Can AI solve the VAR headache?

James Courtney
Aug 14, 2018 · 5 min read

Football has taken a number of successful steps forward in recent years, with the introduction of goal-line technology and vanishing spray. So why has video assisted refereeing (VAR) been so controversial from the start?

“Ridiculous and Shambolic” Danny Rose

“Ludicrous VAR penalty… Mad” Gary Lineker

“VAR is going to absolutely ruin football” Graeme Le Saux

Tradition vs. Technology: check out this video for both sides of the argument.

These are all quotes from famous football pundits about the highly controversial video review system that has been used in this year’s FIFA World Cup. Viewers were left waiting whilst the referee stood for minutes in the centre circle and video referees miles away were hunched over screens trying to make up their minds under intense time pressure. Players and managers alike were screaming at the referee and waving their hands in the shape of a TV screen.

Manchester United legend, Gary Neville, sums up the problem perfectly:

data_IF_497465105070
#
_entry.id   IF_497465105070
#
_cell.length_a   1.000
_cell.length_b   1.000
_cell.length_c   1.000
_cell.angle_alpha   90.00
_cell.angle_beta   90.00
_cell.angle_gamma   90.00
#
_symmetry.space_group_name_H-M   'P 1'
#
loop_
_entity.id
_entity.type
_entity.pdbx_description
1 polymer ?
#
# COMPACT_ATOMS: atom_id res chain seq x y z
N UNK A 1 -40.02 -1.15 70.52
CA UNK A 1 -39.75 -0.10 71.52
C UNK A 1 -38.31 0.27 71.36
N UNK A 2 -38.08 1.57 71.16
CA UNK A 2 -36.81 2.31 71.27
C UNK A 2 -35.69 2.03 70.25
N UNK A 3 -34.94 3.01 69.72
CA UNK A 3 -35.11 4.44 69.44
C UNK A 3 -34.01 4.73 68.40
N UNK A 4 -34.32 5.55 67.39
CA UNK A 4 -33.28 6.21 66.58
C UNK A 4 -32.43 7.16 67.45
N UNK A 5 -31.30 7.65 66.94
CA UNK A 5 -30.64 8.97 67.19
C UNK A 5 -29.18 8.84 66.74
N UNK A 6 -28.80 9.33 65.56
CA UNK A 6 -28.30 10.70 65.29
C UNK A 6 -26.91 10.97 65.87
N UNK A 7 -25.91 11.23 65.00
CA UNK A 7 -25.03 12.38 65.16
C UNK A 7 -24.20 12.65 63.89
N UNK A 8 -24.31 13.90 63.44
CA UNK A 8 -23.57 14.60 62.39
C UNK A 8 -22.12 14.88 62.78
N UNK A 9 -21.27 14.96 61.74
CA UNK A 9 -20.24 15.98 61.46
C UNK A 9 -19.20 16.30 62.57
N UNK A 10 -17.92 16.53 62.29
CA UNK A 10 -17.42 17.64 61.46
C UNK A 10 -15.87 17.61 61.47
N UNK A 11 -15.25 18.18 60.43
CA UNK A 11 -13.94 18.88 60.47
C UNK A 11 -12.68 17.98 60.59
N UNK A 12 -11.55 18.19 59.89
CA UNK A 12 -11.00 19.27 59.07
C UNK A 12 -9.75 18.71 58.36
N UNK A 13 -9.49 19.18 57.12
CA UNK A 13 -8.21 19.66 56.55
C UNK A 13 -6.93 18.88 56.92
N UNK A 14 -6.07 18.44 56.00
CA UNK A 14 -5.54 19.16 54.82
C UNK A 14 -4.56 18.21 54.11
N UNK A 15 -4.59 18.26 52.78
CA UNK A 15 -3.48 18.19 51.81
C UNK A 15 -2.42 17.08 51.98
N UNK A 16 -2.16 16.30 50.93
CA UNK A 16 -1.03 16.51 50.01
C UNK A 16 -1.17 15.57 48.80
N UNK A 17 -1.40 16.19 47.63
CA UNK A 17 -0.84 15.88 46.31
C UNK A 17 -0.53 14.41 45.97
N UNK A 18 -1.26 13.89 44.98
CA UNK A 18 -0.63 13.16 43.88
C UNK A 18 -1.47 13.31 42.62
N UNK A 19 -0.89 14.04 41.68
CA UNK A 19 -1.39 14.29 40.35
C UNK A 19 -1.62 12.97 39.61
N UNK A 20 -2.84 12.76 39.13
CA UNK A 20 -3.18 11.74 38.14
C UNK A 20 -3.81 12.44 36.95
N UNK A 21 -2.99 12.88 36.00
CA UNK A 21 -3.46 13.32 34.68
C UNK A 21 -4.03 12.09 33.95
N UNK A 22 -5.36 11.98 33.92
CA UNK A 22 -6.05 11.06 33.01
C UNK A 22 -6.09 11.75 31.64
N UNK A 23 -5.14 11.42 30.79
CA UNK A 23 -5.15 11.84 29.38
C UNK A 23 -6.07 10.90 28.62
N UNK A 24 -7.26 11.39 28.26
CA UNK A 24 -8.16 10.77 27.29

“There are 40 camera angles and you might say there are only 10 camera angles you need to look at, but you’re asking the VAR official, with two mates alongside him, to make a decision in 10 or 15 seconds. I’m not sure they will be able to select the angles quickly enough to get the decision back to the referee before the game has been restarted.”

Surely there is a better way?

Fan experience is crucial for the ongoing success of football. VAR has caused anger, boredom and disbelief.

Artificial intelligence could be the solution.

So, in comes one of the most exciting and disruptive areas of technology: artificial intelligence (and more specifically computer vision). Computer vision is already being used to identify objects, detect skin conditions and analyse medical imagery… but how could a series of algorithms aid VAR?

Well just as AI is helping to make better decisions in businesses around the world, it can also help augment and enhance the decision making process for VAR referees.The most feasible methods of improving the speed and accuracy of VAR would be to do to prioritise the angles on display to officials, so that they only see the most relevant angles. Fewer angles = faster decisions and/or more time to make accurate decisions.

Like Gary said, only 10 of the angles might be useful, so let’s help the referees by cutting out the irrelevant 30.